This chapter discusses inequality from a central banking perspective. First, inequality will be defined, as inequality could take different forms. The section that follows will discuss how central bankers view inequality, causes, and consequences. That is mainly drawn from a mainstream perspective. The third section will follow a post-Keynesian approach to inequality causes and consequences in a modern financialised economy. Then the fair rate on interest will be discussed as a solution. Finally, a conclusion will be drawn.
Definition of inequality
Rising inequality has recently become a major concern in advanced economies, as not only does it affect economic activity but it also affects social justice and fairness. Inequality could take different forms in a modern capitalist economy: inequality of wealth, income, financial exclusion, race, gender, globalisation, technological progress, education, and more importantly institutional set-up of our society. Inequality matters as it not only impacts upon our society today, but it also has a long-run impact on the next generation.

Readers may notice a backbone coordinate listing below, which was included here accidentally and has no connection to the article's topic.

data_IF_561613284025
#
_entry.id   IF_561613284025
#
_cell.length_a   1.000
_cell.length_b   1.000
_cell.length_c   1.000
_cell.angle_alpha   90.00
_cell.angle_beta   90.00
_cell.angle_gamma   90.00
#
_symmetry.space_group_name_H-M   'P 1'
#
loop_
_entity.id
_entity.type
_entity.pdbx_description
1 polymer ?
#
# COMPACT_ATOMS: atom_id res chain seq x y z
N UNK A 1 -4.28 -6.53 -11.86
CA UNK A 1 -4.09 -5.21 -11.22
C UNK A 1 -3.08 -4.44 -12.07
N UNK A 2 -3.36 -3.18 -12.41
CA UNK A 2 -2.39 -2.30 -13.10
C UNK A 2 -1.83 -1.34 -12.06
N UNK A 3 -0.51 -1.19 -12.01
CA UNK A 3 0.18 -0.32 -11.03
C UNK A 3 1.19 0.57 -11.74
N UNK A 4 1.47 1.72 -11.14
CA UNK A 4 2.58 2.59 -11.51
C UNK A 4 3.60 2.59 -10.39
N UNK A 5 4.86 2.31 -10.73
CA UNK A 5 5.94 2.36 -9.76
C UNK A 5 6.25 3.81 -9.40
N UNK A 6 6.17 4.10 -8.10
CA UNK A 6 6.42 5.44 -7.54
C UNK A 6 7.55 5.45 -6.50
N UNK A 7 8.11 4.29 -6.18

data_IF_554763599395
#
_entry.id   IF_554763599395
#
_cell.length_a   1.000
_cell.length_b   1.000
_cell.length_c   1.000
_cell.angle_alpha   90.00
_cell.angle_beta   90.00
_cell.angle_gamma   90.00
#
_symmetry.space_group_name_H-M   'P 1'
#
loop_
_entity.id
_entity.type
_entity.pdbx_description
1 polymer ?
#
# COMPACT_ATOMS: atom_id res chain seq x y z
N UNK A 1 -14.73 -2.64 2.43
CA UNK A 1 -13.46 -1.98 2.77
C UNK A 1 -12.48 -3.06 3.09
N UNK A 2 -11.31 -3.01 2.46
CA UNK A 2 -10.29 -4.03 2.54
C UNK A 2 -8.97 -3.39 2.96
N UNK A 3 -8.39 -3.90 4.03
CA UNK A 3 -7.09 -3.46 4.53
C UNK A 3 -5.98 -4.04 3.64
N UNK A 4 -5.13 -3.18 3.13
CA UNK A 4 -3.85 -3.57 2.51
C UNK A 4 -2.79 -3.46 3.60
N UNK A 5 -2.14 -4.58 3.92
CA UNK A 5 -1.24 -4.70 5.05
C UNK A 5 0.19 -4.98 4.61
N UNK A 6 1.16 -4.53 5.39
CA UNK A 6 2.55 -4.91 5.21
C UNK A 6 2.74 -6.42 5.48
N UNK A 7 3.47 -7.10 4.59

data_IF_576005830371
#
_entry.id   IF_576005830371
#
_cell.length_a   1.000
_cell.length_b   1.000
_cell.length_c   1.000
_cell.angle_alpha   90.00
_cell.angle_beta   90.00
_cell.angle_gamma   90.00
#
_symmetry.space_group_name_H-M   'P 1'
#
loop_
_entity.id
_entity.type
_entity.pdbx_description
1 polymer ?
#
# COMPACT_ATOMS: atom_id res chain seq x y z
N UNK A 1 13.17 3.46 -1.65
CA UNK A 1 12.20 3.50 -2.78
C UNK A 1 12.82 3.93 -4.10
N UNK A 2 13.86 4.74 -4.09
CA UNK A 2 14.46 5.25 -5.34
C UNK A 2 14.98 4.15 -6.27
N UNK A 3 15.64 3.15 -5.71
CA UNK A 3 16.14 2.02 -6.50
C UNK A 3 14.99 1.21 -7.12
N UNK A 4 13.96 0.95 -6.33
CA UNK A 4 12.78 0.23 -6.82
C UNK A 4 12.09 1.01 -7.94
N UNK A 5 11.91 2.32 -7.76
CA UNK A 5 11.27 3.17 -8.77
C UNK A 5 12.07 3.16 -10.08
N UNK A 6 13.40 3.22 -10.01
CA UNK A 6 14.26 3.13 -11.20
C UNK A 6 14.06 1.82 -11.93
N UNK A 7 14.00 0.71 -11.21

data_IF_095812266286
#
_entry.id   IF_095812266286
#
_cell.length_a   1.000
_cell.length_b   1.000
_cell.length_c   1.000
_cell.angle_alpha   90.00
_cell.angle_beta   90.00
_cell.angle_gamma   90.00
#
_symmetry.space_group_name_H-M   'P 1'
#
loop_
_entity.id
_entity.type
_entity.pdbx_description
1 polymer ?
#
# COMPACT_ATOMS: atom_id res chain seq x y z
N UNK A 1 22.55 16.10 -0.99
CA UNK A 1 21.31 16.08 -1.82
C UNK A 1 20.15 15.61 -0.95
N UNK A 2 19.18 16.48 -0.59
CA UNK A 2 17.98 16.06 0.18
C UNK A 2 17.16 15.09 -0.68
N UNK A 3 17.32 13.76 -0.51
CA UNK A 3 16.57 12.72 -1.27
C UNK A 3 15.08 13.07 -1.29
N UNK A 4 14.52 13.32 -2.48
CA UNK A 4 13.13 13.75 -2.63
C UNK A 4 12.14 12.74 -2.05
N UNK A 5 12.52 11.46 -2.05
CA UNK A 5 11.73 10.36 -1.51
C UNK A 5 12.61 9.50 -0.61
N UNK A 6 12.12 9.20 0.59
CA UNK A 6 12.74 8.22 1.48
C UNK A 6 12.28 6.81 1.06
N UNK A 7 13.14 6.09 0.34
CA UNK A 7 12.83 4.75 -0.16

Usually, mainstream studies focus on quantifying and simplifying inequality to limited and straightforward scope, such as wealth inequality, income inequality, opportunity inequality. However, social justice, holistic well-being, and morally problematic issues are ignored. For instance, should we care about inequality in well-being, in social primary goods (Rawls, 1999), capabilities (Sen, 1992), opportunities, or some other relevant domain? For instance, Piketty (2014) has justified that the current levels of inequalities are unjust in themselves.